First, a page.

Monday, January 08, 2007

Appealing a Denied Disability Claim

Without a doubt, appealing a denied social security disability or SSI claim is greatly preferred to A. giving up on the claim (and many people do) or B. giving up your appeal rights by filling out a brand new disability application. Here's a short checklist of what to do if your disability claim is denied by the social security adminisration.

1. Immediately contact the social security office where you filed your claim and request an appeal. Do not wait for several days or even weeks to make this request. Even though the social security administration allows you 60 days in which to submit an appeal, you should request your appeal immediately to avoid unnecessary delays on your case.

2. Upon receipt of the appeal forms from social security, immediately complete this paperwork. Be sure to provide updated information regarding your most recent medical treatment, particularly if you have been given a new medical diagnosis or have
been treated by a new medical provider.

3. Make copies of the forms you have completed and then mail your appeal paperwork to social security.

4. Several days after mailing your appeal paperwork to the social security administration, make a followup call to ensure that your forms were actually received. If you are told that the forms have not been received, you may wish to wait several more days and then make a second call. If, by the second call, your appeal forms have not been received, you should consider mailing in the copies that you made (in this event, however, you may find it wise to make additional copies).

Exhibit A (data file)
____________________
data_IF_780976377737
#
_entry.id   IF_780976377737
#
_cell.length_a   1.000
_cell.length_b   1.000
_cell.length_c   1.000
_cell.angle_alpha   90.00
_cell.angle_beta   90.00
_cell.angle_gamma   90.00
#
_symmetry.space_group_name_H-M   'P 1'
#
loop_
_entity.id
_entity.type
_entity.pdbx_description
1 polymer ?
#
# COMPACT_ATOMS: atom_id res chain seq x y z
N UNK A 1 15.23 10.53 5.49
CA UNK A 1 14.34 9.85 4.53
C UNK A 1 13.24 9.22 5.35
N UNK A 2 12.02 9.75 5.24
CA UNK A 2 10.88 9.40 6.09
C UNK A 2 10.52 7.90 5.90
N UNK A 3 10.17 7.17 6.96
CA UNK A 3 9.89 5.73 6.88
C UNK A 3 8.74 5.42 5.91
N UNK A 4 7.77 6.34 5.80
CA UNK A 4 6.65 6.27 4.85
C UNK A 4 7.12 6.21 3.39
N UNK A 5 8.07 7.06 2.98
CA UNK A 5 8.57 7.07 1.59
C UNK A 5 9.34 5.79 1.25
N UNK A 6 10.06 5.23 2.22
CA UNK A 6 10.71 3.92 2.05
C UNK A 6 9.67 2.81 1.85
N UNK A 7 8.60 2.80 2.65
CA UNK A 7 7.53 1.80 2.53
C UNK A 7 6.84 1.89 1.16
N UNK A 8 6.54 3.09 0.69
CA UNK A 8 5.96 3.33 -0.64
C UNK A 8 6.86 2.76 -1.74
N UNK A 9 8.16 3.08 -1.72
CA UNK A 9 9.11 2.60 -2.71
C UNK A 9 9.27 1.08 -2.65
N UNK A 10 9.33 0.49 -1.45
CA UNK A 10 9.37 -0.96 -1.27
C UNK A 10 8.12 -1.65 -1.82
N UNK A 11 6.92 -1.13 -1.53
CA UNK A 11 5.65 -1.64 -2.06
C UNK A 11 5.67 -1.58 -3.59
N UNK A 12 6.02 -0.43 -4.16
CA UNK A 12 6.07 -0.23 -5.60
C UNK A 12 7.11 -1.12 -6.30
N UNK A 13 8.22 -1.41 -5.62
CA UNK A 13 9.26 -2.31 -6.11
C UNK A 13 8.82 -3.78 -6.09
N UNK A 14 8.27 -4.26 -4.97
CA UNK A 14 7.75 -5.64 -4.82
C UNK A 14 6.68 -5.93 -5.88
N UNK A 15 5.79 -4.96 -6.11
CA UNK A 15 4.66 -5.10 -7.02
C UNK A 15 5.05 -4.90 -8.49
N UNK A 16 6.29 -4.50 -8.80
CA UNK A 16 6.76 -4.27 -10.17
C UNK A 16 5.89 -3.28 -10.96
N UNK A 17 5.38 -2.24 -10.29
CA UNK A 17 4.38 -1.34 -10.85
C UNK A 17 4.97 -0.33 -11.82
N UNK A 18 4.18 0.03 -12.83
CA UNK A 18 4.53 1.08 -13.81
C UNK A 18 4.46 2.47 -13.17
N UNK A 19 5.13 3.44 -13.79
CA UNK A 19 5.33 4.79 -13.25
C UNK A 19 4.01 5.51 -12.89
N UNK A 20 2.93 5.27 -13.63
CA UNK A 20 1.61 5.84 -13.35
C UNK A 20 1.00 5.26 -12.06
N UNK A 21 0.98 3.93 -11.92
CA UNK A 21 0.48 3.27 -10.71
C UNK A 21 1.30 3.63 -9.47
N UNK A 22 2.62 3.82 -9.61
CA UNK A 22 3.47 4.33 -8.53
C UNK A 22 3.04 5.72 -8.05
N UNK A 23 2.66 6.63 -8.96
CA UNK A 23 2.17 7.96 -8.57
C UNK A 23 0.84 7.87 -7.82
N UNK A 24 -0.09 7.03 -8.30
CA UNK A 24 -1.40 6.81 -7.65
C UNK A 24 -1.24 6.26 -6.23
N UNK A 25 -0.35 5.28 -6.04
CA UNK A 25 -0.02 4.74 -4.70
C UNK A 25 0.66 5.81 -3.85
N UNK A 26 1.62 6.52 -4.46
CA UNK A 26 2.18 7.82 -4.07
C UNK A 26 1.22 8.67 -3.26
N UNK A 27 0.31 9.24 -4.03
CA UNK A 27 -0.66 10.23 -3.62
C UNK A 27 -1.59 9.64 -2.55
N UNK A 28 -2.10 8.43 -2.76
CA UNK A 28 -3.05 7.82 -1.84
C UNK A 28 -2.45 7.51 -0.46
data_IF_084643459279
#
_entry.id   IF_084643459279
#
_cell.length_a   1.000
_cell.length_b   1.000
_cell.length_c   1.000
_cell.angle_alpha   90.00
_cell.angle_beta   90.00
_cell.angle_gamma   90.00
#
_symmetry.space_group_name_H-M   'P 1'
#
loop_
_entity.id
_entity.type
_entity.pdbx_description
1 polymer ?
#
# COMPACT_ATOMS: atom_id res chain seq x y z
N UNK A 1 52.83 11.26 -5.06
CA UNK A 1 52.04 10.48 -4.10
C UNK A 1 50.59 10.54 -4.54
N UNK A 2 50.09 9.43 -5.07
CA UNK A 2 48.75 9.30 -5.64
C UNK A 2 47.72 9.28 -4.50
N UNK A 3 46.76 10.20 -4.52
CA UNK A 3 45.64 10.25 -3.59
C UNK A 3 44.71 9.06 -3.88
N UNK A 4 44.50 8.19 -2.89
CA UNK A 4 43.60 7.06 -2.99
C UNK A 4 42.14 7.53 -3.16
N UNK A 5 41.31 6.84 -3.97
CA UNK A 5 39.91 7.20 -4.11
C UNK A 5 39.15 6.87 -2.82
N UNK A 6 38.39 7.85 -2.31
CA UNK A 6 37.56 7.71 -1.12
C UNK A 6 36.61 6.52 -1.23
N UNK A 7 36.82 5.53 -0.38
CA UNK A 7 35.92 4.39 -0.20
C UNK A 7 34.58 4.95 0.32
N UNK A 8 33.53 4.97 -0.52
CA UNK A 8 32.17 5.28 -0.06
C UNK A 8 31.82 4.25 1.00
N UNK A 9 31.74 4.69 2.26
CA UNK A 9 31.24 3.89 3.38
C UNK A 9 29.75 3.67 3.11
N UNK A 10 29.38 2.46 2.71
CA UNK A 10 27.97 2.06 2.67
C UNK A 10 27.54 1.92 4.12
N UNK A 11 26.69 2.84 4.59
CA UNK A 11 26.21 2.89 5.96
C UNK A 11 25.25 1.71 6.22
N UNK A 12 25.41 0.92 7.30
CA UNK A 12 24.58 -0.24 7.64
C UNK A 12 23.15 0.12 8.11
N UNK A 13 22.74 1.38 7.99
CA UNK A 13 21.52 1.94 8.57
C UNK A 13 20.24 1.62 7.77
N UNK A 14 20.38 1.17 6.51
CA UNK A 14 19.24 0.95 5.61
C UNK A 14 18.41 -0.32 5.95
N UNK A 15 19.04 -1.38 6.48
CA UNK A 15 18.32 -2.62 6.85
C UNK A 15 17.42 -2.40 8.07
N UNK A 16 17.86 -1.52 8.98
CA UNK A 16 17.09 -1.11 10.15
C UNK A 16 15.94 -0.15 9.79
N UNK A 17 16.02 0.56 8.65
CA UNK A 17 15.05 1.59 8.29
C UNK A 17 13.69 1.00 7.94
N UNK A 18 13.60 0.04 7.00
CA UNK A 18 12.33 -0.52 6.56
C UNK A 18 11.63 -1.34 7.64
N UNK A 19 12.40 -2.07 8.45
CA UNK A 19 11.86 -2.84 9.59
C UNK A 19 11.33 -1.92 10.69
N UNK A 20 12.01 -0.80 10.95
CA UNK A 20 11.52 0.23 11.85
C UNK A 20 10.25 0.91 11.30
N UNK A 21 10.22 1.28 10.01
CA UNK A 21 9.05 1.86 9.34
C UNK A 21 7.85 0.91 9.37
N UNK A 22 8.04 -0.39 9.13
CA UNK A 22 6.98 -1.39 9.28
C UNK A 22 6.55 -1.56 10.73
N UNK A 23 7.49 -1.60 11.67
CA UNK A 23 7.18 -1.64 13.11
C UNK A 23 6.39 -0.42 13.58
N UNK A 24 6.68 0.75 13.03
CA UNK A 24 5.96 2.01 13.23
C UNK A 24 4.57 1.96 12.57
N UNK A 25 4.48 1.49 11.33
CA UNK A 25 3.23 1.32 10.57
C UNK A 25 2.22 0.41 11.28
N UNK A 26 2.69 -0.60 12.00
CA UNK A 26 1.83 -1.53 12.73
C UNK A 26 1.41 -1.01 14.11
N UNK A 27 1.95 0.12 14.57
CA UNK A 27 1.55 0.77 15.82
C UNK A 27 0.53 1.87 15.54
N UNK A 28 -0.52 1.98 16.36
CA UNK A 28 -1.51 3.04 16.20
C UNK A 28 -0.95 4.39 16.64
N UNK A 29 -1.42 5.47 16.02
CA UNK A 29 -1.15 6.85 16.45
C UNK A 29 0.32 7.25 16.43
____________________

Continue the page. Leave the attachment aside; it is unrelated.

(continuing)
What are your chances of success if you are appealing a denied disability claim? At the first appeal level (known as a reconsideration or review), the odds of being denied again are actually higher than at the initial claim (basic application) level.

Statistically, on average, more than 80 percent of first appeals are denied. At the second appeal level (the disability hearing level), however, the odds turn substantially in favor of the claimant. At a disability hearing, a claimant who has previously been denied and is represented by a disability attorney or non-attorney representative will stand about a sixty percent chance of winning social security disability or SSI benefits.

Return to the Social Security Disability SSI Benefits Blog

Other Posts

Can you change disability lawyers if you are not satisfied ?
How much information should you put on a disability application ?
Social Security Disability SSI questions
Is it easier to get disability if you are over fifty ?


Post a Comment

<< Home